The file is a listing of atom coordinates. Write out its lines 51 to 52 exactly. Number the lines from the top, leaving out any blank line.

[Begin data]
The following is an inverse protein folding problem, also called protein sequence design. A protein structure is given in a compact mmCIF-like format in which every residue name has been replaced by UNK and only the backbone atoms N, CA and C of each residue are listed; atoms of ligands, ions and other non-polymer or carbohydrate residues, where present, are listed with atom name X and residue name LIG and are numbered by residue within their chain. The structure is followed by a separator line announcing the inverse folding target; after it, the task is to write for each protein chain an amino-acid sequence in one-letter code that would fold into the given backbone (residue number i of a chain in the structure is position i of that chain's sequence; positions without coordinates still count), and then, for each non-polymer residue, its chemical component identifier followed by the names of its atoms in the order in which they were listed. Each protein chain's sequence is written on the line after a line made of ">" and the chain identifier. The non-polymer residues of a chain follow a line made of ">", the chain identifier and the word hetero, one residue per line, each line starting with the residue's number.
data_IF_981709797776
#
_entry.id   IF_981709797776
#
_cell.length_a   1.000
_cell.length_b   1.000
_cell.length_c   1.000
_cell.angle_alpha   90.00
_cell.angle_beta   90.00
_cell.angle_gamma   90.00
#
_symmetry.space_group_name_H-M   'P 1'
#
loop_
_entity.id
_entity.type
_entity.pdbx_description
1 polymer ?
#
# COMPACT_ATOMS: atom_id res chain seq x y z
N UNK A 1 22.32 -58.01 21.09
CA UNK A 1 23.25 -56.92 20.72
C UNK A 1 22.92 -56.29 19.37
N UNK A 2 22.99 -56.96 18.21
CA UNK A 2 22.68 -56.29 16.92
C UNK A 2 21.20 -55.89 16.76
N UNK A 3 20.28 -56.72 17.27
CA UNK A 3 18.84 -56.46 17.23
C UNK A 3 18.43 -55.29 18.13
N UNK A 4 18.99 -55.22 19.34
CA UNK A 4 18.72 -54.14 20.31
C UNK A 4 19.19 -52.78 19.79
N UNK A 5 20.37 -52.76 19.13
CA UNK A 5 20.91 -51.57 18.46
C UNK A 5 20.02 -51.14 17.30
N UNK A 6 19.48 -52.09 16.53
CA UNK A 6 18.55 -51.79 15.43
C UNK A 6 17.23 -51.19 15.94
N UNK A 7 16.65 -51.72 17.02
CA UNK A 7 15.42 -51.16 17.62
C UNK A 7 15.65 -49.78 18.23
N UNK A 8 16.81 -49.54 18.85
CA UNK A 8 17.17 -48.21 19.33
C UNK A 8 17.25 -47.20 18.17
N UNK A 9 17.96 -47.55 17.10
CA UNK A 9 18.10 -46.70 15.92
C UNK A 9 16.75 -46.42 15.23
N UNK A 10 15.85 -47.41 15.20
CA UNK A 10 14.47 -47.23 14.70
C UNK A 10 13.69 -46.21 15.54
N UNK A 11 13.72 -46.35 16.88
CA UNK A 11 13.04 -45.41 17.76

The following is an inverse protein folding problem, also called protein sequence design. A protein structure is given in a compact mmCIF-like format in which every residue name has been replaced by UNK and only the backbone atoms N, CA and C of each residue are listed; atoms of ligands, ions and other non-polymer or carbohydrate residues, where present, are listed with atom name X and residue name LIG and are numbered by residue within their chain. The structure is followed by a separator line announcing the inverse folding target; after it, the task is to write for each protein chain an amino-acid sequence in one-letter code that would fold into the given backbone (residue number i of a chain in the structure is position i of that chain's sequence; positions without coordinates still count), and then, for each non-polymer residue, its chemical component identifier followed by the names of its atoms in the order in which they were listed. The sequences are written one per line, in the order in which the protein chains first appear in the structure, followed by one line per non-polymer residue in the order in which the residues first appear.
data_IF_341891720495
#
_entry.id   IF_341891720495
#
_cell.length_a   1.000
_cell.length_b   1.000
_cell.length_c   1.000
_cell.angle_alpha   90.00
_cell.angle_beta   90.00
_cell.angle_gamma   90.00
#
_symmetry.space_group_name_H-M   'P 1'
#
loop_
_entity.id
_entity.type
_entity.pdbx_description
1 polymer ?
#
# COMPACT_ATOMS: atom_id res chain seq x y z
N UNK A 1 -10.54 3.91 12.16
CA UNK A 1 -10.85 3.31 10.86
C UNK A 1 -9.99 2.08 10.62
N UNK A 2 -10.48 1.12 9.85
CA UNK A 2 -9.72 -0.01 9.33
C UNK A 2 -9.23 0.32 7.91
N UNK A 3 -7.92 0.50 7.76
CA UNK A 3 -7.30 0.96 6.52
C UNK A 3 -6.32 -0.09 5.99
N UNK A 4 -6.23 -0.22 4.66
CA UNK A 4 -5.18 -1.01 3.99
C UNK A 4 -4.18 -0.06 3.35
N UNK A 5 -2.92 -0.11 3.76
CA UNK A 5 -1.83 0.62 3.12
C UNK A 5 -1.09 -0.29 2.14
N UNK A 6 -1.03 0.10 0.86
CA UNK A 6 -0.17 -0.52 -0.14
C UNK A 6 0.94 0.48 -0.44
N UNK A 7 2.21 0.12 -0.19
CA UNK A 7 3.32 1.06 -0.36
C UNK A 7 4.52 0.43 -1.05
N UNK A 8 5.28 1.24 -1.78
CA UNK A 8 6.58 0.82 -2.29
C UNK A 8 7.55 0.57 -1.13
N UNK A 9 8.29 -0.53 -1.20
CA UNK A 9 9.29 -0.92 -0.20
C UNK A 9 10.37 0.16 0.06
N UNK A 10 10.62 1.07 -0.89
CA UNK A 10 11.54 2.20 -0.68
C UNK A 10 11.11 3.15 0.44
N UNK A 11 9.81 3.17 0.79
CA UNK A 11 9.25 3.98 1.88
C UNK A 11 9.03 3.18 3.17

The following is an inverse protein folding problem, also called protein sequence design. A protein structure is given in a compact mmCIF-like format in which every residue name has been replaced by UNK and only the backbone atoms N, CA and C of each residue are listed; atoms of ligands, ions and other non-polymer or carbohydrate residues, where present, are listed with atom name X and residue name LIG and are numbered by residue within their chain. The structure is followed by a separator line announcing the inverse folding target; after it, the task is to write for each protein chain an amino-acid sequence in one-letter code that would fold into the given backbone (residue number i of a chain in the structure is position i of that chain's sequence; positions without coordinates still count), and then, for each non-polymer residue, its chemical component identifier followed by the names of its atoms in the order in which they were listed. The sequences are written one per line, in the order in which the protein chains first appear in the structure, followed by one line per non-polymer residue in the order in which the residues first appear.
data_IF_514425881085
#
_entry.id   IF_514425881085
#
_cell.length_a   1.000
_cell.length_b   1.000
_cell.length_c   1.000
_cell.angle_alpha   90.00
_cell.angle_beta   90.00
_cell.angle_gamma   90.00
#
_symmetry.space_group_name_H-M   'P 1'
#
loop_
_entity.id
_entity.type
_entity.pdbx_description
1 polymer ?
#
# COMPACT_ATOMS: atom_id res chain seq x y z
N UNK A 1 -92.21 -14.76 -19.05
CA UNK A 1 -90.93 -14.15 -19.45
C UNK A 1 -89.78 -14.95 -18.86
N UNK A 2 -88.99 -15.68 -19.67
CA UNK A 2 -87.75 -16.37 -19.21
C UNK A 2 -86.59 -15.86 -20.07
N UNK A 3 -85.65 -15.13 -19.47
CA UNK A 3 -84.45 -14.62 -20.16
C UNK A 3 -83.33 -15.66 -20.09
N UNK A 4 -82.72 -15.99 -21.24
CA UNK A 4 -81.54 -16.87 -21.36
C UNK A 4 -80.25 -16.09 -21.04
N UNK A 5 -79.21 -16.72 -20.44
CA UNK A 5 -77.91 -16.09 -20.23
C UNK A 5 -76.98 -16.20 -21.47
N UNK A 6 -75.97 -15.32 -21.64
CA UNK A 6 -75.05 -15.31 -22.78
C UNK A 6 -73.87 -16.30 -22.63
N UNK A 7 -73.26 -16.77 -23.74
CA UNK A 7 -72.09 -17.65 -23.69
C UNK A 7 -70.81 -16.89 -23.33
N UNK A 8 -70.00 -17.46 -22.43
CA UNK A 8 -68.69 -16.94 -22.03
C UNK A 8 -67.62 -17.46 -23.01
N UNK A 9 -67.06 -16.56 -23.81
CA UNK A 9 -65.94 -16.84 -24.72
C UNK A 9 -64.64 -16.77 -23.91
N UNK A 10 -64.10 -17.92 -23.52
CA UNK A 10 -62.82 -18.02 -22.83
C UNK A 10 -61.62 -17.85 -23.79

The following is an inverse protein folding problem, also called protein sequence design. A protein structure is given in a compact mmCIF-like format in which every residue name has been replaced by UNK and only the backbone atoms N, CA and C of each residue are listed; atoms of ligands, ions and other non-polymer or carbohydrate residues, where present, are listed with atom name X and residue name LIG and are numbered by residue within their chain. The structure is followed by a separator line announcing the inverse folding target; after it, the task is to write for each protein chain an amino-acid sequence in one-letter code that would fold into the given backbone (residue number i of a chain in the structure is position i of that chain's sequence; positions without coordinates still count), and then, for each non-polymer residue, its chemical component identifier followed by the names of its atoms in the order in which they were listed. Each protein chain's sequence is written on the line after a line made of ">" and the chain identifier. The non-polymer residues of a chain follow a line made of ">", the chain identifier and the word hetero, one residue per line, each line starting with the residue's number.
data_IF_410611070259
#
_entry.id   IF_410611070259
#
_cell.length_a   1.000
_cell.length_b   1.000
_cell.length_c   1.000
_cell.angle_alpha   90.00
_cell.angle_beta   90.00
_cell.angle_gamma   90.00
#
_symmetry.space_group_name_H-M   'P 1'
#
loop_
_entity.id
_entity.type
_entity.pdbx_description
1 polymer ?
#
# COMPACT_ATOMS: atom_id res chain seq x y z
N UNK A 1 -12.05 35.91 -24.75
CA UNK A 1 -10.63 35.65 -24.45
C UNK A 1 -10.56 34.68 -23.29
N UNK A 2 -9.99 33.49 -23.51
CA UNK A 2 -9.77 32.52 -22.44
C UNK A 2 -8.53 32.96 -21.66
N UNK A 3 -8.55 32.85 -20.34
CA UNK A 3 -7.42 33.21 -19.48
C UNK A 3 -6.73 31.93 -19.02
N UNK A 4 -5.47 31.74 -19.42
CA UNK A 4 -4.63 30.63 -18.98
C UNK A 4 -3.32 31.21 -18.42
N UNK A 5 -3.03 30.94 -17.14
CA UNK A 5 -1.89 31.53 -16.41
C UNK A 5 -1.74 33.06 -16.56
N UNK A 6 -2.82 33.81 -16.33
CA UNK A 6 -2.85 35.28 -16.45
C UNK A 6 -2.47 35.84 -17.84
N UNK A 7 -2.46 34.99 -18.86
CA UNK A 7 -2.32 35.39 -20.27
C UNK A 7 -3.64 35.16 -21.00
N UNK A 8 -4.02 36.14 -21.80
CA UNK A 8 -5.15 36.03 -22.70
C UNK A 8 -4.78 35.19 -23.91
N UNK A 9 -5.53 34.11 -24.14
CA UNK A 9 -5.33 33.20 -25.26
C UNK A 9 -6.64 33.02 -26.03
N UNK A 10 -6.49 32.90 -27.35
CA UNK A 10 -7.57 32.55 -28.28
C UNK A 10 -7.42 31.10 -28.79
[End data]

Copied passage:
C UNK A 10 13.69 -46.21 15.54
N UNK A 11 13.72 -46.35 16.88